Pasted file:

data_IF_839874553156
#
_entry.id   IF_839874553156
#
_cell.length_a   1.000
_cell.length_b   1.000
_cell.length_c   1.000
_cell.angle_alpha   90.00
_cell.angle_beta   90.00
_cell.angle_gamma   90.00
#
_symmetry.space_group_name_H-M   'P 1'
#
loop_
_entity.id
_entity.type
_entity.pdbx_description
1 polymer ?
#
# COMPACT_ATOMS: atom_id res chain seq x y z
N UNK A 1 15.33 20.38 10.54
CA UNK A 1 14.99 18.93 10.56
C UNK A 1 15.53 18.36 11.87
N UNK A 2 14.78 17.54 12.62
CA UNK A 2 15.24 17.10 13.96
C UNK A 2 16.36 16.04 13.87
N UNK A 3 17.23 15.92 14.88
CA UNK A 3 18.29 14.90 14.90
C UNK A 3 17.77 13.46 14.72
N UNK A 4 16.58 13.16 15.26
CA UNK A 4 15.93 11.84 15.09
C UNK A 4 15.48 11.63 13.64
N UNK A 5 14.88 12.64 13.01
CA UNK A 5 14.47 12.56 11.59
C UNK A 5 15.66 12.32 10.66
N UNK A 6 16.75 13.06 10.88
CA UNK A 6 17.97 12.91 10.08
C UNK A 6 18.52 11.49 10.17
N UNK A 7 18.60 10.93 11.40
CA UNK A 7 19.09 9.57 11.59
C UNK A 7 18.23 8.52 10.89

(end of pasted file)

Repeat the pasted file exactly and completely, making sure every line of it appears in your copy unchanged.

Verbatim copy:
data_IF_839874553156
#
_entry.id   IF_839874553156
#
_cell.length_a   1.000
_cell.length_b   1.000
_cell.length_c   1.000
_cell.angle_alpha   90.00
_cell.angle_beta   90.00
_cell.angle_gamma   90.00
#
_symmetry.space_group_name_H-M   'P 1'
#
loop_
_entity.id
_entity.type
_entity.pdbx_description
1 polymer ?
#
# COMPACT_ATOMS: atom_id res chain seq x y z
N UNK A 1 15.33 20.38 10.54
CA UNK A 1 14.99 18.93 10.56
C UNK A 1 15.53 18.36 11.87
N UNK A 2 14.78 17.54 12.62
CA UNK A 2 15.24 17.10 13.96
C UNK A 2 16.36 16.04 13.87
N UNK A 3 17.23 15.92 14.88
CA UNK A 3 18.29 14.90 14.90
C UNK A 3 17.77 13.46 14.72
N UNK A 4 16.58 13.16 15.26
CA UNK A 4 15.93 11.84 15.09
C UNK A 4 15.48 11.63 13.64
N UNK A 5 14.88 12.64 13.01
CA UNK A 5 14.47 12.56 11.59
C UNK A 5 15.66 12.32 10.66
N UNK A 6 16.75 13.06 10.88
CA UNK A 6 17.97 12.91 10.08
C UNK A 6 18.52 11.49 10.17
N UNK A 7 18.60 10.93 11.40
CA UNK A 7 19.09 9.57 11.59
C UNK A 7 18.23 8.52 10.89